Joe Paterno was onto something when he said, “You’re gonna get better or you’re gonna get worse, but you’re not gonna stay the same.” The medical field has known and respected this concept for centuries. Would your doctor casually explain that either medicine is fine? Or propose that we can just add another treatment onto the current one because it never hurts to try or add something new? Of course not because in medicine, the positive and negative effects of these treatments are both well-defined and well understood when prescribed. However in the sports performance world, the effects of every movement have yet to be defined, leading to vague treatments and often times contradicting prescriptions.
The reality is that everything matters. When it comes down to the response of the human body, there are positive effects and there are negative effects;
“you’re not gonna stay the same“.
The introduction of “corrective exercises” in the sports industry may have started the notion that adding additional movements before/after a training regime to address poor movement patterns is always a positive thing. The approach would be similar to the belief that a little salt added to a recipe could fix the taste of rotten meat. The reality is that every movement prescribed is a “corrective” opportunity for the athlete and coach to improve.
The stronger reality is that the correctives are often so limited in their time and effect, that the larger stimulus movements would override any attempt to “correct” and perhaps even reverse the effects of positive adaptations. We have proven this concept; there are negative effects from training exercises. In fact, every exercise can have as much positive as a negative effect on your movement pattern.
We get this question a lot when discussing statistics so it is important to differentiate the result from the cause, or the facts from the theory as to why these findings occurred. For example, we know that Squats have the most powerful effect on boosting LOAD (eccentric rate of force) and the most negative effect on DRIVE (concentric impulse). So we know there are negative effects from exercises and training, but can only theorize as to why. Our theory is twofold:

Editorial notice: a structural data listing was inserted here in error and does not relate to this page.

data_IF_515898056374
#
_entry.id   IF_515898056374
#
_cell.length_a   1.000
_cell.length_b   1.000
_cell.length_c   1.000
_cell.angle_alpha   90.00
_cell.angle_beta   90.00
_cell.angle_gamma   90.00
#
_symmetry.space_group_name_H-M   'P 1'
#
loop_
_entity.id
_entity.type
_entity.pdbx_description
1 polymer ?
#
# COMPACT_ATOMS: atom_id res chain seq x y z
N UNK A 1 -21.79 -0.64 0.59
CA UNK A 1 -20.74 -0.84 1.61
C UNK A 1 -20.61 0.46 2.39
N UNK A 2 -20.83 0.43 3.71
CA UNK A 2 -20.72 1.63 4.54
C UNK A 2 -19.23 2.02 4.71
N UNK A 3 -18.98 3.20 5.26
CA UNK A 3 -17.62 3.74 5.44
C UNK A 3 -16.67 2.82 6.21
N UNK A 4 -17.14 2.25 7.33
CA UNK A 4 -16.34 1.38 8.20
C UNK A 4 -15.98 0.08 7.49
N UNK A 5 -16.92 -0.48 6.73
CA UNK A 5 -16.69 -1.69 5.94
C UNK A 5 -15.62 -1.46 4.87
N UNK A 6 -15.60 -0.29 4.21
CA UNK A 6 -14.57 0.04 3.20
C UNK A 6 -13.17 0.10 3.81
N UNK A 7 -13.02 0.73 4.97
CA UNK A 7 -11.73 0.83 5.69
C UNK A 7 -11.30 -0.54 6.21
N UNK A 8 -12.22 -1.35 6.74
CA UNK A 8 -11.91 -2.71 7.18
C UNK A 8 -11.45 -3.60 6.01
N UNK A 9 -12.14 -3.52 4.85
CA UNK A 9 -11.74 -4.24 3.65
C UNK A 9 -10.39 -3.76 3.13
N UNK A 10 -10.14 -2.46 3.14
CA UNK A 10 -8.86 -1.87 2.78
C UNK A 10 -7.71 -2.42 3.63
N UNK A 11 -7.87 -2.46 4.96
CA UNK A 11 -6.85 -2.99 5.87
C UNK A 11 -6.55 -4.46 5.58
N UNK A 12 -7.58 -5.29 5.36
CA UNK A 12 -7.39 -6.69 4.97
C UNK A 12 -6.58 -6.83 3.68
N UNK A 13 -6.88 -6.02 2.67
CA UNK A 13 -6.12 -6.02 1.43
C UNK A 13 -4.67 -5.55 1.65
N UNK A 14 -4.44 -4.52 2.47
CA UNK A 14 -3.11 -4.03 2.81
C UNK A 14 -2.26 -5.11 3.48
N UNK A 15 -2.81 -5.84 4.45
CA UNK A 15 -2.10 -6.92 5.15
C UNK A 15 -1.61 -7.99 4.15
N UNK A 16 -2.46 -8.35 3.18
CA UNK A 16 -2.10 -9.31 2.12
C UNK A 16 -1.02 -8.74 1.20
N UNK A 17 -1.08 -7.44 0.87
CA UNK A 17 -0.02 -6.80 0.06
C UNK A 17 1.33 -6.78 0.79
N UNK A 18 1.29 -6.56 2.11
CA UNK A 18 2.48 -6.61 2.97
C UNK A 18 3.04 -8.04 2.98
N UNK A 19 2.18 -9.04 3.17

Because a Squat is bilateral, the movement does not takes as as long to complete as a Split Squat where you are on one leg. Split Squats are a more “fool proof” way to squat slower since no athlete adheres to tempo at heavier weights. Impulse from the force plate (or DRIVE) is the product of force and time so a shorter movement time would negatively affect DRIVE
A squat is heavier, making the use of momentum more difficult. Just try squatting very heavy and going down as fast as you can to bounce out of the bottom. The change of momentum is what impulse represents. So any movements that promote tension rather than relaxation/rebounding would negatively affect momentum, or impulse (DRIVE).
Statistically, these negative effects from Squat on DRIVE are intensified when adding Deadlift to the training program, yet the positive effects on LOAD are also intensified by adding Deadlift, like adding salt to good meat so you can bring out the flavor. Significant relationships such as this combination help us strengthen the theories mentioned above for future statistical analysis.
Like most coaching obstacles, the answer is a mix of both emotional and technical. Emotionally, coaches need to be convicted that everything is not ok. Adding anything, whether it be a corrective banded warm-up or a session on an exercise bike, will have an affect on the athlete. Otherwise, there is absolutely no point in providing such a stimulus because you are wasting time. So you are only left with positive and negative effects towards your movement goals. Standing firm with athletes and staff is critical in the message that everything we do matters.
The technical aspect is somewhat easier, being aware of the effects of certain movements on your key assessment variables. The assessment must be frequent and reliable so we use the Sparta Signature to track a movement’s effects. Being a technical recommendation, we want to avoid “hunches” of a particular movement’s effects, because there is such a thing as a negative effect.